Canadian Pizza Magazine

Labour pains: From the Editor’s Desk

Colleen Cross   

News annex editorial minimum wage

Labour pains

Minimum wage hike. There are scarcely three words more provoking. Recent and proposed provincial government wage hikes in Alberta, B and Ontario have small businesses worried, frustrated and in some cases downright angry at the burden these increases bring to bear.

Independent restaurants are extra vulnerable. You employ a high proportion of people on the lower end of the pay scale, labour comprises a lot of your fixed costs and you have very thin profit margins.

Raising the minimum wage is a contentious issue. Advocates argue increases are long overdue and give vulnerable workers protection and dignity. They say the practice puts more money in the pockets of those who need it and encourages spending. Critics argue the increases will force businesses to cut back on staff, and lead to higher prices on goods and services for everyone.

One of three things happens to a business when the minimum wage goes up: It absorbs the increase at a loss in the hope that the increased revenue generated will make up for the financial loss. It raises prices and risks losing customers. Or it cuts back on jobs, hours or new hires.


Restaurants Canada predicts high job losses. The association polled members and the results suggest 98 per cent will raise menu prices; 97 per cent will reduce labour hours; 81 per cent will lay off staff; three-quarters will explore labour-saving technology such as self-service touch screens; and one-quarter are likely to close one or more of their locations.

The association is not against increasing the minimum wage but says in Ontario’s case it is going up too quickly. You also may believe in higher wages but feel there must be a more reasonable way to get there. After all, many owner-operators and managers worked your way up from entry-level jobs to be the one signing the paycheques. You understand what it’s like to be earning the minimum wage and the vulnerability that goes with that position.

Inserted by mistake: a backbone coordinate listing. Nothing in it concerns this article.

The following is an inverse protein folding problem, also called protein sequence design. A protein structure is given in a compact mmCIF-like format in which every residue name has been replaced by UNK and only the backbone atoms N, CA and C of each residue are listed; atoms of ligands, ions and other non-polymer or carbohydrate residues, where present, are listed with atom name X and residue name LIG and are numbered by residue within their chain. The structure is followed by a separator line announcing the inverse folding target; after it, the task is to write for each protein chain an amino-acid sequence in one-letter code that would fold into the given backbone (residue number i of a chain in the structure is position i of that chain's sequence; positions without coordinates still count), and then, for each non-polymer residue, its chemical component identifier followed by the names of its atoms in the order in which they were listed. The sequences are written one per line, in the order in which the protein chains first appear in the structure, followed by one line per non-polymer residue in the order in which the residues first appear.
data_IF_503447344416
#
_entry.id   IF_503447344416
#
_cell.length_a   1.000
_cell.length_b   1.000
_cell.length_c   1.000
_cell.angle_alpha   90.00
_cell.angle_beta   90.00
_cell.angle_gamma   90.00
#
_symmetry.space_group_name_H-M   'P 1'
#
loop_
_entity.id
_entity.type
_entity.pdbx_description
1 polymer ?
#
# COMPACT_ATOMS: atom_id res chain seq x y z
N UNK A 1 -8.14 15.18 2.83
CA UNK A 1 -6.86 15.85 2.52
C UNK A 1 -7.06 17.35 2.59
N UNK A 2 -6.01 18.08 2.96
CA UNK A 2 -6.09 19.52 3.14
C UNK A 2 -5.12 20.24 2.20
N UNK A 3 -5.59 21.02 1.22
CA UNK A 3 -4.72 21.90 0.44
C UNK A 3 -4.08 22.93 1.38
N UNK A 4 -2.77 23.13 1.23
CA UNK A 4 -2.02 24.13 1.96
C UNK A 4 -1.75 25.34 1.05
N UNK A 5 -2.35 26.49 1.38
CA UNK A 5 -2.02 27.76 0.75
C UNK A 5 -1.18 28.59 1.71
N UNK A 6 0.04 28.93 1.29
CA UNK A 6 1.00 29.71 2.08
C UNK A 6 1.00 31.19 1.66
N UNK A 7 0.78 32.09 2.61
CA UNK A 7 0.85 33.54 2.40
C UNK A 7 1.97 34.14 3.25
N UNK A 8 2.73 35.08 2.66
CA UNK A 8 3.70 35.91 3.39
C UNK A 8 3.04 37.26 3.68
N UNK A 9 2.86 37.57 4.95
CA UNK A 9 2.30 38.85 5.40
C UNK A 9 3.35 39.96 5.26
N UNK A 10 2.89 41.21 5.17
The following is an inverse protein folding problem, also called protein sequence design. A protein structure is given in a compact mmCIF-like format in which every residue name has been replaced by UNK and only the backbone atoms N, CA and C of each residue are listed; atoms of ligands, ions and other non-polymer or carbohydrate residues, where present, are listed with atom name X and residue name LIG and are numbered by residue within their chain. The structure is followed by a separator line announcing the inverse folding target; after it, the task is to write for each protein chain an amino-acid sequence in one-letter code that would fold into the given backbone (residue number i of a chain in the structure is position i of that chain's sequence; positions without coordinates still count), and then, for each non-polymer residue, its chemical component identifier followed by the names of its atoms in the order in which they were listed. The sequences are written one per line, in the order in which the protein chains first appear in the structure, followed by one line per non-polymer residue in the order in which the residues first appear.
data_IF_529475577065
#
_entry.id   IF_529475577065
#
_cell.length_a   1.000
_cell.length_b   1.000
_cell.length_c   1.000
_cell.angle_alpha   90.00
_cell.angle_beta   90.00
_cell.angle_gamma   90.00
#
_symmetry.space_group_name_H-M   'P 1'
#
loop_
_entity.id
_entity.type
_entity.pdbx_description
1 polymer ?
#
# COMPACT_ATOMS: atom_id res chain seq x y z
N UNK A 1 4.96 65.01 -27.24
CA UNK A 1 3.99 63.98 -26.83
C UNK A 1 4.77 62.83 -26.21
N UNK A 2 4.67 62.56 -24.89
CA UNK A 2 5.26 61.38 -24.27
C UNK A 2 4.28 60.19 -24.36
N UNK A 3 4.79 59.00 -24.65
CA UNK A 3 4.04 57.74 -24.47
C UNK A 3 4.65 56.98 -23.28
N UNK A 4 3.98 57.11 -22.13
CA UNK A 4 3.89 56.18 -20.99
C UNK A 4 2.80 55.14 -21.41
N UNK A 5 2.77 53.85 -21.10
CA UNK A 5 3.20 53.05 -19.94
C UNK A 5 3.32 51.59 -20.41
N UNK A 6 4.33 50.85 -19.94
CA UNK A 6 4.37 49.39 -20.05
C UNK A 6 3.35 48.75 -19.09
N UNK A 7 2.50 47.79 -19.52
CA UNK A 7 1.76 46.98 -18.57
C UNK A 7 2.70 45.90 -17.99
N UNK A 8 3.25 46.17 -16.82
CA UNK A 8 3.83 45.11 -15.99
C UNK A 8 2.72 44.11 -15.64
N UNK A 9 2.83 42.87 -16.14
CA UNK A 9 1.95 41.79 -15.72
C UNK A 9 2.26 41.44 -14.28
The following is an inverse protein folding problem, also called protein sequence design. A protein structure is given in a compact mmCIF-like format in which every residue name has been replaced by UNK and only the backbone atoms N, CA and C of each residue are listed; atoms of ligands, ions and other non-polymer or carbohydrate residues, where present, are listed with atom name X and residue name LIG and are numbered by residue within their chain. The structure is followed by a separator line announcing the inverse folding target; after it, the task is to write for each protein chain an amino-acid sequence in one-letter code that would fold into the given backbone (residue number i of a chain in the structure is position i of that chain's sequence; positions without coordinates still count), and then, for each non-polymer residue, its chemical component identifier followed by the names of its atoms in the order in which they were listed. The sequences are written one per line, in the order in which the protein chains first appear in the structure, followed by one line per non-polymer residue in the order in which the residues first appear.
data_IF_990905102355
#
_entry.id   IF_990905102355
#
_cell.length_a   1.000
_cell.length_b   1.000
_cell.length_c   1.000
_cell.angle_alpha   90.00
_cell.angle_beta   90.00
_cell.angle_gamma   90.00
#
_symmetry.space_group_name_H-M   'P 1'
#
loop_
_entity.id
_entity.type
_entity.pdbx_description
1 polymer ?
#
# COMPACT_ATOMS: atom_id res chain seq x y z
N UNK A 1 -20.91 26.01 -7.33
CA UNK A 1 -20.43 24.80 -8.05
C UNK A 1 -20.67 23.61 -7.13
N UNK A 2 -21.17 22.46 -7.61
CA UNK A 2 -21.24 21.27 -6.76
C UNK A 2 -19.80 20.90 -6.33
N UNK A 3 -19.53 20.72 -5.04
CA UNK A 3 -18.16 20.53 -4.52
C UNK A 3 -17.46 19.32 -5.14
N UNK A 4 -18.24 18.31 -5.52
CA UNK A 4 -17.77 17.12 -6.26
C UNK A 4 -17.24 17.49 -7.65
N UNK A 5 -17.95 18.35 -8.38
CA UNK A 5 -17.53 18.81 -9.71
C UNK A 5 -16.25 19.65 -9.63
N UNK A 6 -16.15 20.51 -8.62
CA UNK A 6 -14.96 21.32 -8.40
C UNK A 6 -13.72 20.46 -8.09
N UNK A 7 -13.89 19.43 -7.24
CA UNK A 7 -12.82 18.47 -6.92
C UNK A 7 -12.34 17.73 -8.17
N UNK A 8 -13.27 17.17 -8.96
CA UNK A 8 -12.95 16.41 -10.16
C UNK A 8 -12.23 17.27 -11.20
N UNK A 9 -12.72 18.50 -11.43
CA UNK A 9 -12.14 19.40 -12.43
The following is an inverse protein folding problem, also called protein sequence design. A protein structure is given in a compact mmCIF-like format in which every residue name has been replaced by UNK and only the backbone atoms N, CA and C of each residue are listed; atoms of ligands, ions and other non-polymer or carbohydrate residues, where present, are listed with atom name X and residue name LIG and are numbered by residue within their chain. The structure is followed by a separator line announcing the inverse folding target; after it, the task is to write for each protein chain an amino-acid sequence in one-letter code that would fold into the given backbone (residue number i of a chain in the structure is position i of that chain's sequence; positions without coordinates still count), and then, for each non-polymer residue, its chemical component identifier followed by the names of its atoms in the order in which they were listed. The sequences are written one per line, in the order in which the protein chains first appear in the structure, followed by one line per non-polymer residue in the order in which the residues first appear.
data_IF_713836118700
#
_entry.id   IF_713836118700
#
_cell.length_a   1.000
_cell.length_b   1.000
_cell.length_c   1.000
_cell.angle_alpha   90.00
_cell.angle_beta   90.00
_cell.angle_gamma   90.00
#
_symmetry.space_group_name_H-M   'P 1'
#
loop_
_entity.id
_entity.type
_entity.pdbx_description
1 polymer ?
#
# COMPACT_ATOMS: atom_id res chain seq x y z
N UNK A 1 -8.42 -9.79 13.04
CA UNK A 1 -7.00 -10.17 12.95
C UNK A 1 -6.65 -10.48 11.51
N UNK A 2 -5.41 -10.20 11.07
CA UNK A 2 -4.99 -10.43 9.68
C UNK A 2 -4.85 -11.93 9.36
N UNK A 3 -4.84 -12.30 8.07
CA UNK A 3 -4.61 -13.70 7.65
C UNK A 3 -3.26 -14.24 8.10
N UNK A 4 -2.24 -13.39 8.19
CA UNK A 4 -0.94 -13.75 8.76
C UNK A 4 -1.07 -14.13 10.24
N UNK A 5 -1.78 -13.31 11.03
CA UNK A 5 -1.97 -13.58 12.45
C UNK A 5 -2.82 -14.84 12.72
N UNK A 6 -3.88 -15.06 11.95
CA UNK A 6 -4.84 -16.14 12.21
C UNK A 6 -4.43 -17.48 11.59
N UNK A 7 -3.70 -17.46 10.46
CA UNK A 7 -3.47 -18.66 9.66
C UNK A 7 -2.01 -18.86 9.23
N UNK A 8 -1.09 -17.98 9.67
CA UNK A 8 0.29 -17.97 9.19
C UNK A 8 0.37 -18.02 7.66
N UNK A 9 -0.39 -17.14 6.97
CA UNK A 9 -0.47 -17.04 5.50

There is another point of view out there that a fair minimum wage may cause job seekers to take on jobs they may not have wanted and slowly lead to a better level of service. The jury is still out on that, as I know plenty of you offer fair wages already and still struggle to find and keep “the good ones.” Still, forward-thinking businesses are in good company with groups like Better Way Alliance that consider staff assets rather than expenses.

The minimum wage debate has overshadowed other important aspects of Ontario’s proposed legislation – known as the Bill 148, or Fair Wages, Better Jobs Act – that will mean significant changes for small businesses in Ontario and may influence practices in other provinces.

Employees will be entitled to three weeks’ paid vacation after five years of employment. The act will prohibit employers from misclassifying employees as “independent contractors.” And it will invoke scheduling changes: if an employer cancels a shift within 48 hours of its start, affected employees will be entitled to three hours of pay.

However you feel about these issues, as a businessperson, you are forced to deal with their effects on your livelihood.

While we don’t have easy answers, we promise to work with you on strategies for handling changes that are out of your control.

Meanwhile, we wish you a happy and prosperous holiday season.

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